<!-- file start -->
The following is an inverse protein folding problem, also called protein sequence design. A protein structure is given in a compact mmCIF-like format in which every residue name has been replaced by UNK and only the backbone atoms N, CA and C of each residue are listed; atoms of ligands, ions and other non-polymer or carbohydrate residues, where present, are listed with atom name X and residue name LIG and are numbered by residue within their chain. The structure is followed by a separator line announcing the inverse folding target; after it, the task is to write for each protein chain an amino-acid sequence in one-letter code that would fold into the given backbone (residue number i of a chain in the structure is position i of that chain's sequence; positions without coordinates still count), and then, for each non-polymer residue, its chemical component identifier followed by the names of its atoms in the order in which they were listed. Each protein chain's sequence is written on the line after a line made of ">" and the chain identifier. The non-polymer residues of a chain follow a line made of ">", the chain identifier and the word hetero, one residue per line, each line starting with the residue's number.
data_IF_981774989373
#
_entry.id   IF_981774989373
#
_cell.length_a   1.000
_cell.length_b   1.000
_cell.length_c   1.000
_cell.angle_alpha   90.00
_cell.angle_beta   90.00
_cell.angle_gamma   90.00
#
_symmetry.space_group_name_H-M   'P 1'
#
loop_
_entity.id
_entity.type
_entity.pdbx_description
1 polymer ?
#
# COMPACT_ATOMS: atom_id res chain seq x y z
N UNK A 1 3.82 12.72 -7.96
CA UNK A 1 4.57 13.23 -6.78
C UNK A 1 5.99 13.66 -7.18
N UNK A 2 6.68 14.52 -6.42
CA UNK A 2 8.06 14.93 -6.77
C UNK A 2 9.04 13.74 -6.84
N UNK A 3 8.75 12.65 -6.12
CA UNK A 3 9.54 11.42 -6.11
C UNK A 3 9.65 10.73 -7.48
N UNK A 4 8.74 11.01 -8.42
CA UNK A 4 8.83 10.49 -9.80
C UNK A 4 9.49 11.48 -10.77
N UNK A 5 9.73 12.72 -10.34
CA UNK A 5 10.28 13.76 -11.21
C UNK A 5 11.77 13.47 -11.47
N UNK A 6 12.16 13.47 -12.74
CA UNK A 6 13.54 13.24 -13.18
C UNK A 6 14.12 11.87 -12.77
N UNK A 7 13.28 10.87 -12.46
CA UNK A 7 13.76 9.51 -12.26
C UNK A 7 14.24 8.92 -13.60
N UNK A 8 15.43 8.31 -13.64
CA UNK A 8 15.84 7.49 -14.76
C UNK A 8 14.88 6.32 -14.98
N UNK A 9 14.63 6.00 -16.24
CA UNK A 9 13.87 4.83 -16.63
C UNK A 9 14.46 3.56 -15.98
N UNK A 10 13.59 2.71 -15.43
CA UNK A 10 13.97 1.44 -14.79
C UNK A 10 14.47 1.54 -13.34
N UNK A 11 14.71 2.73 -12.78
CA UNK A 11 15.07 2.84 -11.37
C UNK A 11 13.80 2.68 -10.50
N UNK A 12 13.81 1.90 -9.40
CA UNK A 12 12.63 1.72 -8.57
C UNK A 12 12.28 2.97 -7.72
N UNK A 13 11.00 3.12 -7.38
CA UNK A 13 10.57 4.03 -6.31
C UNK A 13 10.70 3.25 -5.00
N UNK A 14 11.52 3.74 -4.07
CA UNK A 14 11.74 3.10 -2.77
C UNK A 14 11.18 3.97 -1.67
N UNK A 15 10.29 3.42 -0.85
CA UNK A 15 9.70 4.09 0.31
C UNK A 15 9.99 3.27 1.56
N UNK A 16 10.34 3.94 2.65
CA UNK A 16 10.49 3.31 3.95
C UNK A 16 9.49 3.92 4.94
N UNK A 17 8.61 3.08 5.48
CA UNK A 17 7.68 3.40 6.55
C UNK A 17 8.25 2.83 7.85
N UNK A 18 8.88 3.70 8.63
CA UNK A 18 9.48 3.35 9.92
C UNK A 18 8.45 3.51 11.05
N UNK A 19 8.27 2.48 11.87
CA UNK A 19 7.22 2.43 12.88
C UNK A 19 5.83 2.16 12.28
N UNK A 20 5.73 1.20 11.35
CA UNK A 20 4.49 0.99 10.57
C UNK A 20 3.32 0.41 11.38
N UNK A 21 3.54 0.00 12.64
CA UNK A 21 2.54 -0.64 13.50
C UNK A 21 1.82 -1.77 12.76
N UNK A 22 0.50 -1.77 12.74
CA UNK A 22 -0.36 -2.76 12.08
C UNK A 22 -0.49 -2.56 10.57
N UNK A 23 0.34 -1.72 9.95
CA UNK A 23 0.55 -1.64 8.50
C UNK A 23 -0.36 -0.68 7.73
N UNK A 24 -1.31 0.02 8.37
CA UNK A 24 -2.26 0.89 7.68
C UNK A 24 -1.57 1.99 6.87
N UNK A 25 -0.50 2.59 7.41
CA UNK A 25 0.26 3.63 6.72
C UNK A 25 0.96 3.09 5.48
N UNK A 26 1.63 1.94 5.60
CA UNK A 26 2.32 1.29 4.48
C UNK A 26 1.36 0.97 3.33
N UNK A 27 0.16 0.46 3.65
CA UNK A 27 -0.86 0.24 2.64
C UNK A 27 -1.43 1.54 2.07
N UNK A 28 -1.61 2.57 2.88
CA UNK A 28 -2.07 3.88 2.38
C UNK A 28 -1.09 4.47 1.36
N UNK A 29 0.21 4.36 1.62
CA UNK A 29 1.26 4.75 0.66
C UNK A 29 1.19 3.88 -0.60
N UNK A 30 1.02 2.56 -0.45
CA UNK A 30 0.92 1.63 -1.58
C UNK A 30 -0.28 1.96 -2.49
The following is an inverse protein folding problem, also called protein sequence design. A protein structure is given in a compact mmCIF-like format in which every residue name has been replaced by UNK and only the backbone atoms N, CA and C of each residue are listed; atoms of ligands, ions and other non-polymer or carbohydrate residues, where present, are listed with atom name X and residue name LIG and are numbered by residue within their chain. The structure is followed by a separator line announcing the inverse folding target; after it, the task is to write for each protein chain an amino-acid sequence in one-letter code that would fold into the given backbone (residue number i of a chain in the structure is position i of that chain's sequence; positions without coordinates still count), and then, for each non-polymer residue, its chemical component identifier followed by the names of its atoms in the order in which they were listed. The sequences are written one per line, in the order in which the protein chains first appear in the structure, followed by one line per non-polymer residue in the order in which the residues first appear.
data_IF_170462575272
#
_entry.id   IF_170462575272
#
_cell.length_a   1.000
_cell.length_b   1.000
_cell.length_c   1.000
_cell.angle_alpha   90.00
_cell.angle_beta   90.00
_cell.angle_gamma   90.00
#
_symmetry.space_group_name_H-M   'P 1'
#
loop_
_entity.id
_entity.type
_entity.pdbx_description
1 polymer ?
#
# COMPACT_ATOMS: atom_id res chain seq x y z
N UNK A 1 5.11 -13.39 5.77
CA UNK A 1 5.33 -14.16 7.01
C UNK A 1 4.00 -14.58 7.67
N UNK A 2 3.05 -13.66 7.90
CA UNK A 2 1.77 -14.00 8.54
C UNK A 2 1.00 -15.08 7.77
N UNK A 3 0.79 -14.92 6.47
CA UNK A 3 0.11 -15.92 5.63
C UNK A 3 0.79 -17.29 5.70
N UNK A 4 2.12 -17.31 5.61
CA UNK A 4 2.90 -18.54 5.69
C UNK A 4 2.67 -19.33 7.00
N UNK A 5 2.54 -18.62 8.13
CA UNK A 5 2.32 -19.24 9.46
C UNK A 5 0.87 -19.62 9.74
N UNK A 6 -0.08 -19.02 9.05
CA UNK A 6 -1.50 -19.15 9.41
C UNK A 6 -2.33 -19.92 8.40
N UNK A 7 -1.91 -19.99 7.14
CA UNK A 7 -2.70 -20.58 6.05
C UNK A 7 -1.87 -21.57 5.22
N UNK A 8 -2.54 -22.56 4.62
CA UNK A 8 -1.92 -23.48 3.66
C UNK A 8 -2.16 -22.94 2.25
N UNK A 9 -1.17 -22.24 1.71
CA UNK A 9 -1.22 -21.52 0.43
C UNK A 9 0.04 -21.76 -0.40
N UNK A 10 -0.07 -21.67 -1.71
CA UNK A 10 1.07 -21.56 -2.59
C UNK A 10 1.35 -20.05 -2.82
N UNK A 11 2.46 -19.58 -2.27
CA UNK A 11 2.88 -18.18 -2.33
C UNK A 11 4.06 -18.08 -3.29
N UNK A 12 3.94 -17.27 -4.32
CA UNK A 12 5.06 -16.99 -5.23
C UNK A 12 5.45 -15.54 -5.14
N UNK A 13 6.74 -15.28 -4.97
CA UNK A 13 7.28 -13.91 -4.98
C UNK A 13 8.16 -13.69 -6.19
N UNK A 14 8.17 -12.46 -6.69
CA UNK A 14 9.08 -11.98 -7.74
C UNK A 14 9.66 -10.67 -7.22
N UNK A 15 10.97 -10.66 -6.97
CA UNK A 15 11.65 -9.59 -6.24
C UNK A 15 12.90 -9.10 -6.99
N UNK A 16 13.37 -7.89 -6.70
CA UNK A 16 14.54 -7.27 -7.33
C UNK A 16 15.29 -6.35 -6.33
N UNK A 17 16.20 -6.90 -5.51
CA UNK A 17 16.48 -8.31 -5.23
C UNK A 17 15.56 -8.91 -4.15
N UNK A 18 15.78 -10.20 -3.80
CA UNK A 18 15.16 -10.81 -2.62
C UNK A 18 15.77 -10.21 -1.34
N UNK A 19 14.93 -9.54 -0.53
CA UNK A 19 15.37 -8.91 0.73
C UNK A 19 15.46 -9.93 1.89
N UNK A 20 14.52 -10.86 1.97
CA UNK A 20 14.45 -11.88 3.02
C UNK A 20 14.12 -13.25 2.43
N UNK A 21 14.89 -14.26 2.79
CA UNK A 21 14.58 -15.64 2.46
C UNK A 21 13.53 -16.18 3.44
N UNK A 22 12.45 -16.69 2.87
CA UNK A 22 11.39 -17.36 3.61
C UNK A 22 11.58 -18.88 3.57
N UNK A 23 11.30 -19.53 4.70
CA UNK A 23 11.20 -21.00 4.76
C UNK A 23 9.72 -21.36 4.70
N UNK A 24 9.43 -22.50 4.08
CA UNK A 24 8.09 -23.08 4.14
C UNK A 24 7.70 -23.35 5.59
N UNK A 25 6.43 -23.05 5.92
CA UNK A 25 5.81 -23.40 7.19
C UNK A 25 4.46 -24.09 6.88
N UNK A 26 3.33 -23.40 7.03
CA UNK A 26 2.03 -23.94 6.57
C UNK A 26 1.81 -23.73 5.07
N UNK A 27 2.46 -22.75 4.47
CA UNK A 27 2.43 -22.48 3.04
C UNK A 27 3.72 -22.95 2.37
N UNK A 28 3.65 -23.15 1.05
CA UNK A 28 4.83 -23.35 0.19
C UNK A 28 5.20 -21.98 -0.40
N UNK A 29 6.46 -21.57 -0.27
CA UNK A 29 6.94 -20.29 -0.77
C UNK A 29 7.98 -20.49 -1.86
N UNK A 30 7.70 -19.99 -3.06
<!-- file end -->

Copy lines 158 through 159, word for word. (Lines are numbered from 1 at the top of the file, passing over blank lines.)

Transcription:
CA UNK A 9 -1.22 -21.52 0.43
C UNK A 9 0.04 -21.76 -0.40